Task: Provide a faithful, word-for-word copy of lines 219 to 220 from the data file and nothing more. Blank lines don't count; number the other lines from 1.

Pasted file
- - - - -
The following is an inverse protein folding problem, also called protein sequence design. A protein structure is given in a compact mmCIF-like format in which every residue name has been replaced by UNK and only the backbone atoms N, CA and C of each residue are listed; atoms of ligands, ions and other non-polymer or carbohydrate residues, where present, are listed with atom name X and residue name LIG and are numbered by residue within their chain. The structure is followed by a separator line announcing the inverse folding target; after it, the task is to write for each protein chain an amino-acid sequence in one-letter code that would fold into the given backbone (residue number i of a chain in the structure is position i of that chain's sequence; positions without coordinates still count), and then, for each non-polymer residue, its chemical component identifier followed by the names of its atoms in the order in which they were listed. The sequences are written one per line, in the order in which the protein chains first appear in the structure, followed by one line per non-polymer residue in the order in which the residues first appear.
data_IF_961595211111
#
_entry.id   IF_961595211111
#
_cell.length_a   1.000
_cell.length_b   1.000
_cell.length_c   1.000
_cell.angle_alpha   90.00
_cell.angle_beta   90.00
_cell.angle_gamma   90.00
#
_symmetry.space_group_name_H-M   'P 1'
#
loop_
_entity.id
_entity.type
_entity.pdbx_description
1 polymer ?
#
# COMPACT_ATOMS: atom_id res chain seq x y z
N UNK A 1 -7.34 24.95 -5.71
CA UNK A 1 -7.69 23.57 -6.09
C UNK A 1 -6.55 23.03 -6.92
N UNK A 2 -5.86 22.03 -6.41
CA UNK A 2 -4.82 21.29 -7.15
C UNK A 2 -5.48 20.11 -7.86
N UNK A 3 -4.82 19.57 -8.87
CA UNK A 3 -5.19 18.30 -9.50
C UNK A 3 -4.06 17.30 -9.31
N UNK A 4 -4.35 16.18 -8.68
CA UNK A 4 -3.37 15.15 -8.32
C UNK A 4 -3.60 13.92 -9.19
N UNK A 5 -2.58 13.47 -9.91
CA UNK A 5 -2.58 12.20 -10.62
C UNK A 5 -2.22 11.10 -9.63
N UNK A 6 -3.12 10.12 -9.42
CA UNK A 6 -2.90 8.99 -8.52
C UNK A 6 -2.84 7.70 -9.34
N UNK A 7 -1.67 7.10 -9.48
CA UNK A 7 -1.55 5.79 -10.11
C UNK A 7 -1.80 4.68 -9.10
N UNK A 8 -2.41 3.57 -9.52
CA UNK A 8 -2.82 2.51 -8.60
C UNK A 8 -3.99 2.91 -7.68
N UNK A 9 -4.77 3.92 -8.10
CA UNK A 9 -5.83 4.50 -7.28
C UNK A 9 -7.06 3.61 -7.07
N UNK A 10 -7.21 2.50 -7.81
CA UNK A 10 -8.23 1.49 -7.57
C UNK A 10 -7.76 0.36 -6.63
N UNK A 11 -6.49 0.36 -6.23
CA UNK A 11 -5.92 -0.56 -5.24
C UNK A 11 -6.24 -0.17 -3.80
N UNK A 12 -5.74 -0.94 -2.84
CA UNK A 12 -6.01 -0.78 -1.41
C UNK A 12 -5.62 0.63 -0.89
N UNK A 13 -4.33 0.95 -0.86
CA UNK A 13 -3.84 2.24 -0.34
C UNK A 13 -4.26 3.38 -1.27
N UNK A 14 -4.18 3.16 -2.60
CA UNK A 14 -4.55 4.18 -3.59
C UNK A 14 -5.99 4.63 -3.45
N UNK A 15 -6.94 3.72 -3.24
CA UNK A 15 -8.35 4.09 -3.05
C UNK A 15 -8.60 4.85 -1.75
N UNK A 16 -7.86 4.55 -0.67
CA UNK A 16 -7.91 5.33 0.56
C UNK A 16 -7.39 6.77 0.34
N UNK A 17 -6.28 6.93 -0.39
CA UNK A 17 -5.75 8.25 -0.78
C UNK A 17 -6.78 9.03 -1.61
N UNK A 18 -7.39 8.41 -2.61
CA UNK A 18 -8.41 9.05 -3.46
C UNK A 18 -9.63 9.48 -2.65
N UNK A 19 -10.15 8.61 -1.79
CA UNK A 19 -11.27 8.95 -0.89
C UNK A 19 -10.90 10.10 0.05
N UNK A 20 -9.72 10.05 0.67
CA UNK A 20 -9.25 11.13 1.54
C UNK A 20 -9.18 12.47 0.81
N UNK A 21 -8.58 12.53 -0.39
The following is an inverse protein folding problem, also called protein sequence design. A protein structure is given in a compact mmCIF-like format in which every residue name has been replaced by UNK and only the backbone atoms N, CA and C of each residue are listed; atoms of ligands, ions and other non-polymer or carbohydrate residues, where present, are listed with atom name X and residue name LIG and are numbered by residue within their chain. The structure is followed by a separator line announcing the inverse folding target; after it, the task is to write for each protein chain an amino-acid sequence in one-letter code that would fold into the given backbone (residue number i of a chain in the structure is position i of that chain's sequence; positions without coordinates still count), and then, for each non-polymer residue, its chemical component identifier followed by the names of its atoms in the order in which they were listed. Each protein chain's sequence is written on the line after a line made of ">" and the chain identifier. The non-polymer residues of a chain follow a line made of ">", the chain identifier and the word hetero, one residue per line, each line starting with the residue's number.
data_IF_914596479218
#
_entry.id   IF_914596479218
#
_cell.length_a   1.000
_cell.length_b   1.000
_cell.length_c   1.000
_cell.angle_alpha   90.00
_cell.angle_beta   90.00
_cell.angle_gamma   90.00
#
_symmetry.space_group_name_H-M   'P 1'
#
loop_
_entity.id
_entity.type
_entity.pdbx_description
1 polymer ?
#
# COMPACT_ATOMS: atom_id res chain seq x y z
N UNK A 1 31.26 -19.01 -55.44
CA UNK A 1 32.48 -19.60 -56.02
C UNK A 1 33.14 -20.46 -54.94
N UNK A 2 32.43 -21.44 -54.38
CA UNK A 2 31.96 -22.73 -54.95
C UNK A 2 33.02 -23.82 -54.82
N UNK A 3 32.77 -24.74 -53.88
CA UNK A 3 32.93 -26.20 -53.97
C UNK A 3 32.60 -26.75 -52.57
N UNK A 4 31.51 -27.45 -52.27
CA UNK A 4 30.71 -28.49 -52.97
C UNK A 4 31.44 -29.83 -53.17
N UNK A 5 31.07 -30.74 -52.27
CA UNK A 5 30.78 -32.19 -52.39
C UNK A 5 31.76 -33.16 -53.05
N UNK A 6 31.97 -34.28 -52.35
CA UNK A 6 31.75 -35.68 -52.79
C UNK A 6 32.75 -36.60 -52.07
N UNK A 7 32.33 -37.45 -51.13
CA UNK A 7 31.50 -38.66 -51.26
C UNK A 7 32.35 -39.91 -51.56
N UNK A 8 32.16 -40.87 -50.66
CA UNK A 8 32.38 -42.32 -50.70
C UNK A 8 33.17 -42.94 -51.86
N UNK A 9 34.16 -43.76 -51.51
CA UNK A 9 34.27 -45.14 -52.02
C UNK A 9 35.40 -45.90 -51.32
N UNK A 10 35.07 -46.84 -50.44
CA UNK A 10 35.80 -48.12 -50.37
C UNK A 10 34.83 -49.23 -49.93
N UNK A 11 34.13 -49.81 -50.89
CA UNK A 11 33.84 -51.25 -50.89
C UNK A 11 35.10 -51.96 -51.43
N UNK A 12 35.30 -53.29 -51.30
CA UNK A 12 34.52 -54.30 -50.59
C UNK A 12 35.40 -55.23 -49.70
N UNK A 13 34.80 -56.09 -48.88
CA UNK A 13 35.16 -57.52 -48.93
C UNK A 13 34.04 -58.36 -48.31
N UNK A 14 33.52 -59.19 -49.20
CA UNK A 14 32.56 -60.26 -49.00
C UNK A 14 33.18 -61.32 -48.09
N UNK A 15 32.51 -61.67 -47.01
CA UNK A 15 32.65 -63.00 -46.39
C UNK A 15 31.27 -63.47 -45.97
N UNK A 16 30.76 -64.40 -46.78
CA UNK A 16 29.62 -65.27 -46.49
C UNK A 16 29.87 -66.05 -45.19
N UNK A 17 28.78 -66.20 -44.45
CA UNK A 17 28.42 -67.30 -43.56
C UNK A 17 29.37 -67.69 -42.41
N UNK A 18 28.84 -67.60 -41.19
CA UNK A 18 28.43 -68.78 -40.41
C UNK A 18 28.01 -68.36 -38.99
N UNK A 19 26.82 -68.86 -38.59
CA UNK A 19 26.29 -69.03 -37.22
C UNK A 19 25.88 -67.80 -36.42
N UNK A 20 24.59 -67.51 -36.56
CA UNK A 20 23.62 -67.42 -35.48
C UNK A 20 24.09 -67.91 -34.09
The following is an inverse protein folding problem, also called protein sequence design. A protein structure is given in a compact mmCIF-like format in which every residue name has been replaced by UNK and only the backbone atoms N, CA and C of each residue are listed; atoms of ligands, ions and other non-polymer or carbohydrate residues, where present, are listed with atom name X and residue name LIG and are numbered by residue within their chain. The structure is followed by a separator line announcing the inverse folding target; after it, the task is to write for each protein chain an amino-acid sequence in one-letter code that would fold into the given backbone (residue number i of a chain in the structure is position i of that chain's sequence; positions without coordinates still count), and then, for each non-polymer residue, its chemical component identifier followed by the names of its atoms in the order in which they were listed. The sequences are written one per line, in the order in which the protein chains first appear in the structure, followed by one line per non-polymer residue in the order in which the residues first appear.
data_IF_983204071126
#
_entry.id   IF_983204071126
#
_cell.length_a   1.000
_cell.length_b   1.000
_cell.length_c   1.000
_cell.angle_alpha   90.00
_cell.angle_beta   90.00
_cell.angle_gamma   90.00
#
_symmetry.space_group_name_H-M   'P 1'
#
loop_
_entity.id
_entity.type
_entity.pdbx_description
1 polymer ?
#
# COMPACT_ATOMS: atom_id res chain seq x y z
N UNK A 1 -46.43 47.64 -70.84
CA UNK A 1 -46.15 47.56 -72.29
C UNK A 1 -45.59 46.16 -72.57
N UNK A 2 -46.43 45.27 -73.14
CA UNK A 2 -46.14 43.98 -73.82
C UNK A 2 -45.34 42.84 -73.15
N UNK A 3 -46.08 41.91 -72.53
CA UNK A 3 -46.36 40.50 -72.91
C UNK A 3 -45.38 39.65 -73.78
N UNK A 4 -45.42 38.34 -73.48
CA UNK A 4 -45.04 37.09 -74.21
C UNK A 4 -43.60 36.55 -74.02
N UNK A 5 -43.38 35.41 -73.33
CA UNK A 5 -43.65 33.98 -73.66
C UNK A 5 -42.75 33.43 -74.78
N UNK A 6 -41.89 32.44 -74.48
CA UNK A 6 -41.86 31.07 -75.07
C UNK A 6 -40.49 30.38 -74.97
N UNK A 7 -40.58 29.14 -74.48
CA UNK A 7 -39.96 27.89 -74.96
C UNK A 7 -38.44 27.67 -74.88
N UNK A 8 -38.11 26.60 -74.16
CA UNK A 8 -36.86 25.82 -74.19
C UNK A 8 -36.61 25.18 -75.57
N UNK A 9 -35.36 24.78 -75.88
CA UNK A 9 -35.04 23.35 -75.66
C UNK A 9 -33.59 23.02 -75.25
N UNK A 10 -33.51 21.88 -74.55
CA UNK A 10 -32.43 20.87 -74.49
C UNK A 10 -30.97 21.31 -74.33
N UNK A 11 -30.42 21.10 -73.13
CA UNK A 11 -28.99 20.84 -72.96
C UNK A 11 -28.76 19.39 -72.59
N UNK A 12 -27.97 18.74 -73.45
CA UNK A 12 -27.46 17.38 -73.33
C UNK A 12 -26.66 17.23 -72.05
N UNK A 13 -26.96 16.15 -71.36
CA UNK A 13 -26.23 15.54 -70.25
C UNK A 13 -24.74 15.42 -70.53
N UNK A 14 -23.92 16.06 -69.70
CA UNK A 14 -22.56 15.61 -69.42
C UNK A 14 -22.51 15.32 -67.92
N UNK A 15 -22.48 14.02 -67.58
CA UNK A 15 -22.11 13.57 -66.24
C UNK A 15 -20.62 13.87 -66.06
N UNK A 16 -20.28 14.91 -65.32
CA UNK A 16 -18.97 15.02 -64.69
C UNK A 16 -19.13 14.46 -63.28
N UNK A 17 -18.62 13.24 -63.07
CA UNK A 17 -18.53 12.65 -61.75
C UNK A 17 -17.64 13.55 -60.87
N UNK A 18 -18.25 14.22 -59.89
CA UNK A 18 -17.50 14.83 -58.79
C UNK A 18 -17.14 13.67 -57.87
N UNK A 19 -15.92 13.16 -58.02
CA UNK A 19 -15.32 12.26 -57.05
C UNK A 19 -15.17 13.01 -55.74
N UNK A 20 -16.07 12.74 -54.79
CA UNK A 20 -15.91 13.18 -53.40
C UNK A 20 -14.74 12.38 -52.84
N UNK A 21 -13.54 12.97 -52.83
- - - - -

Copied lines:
CA UNK A 12 -27.46 17.38 -73.33
C UNK A 12 -26.66 17.23 -72.05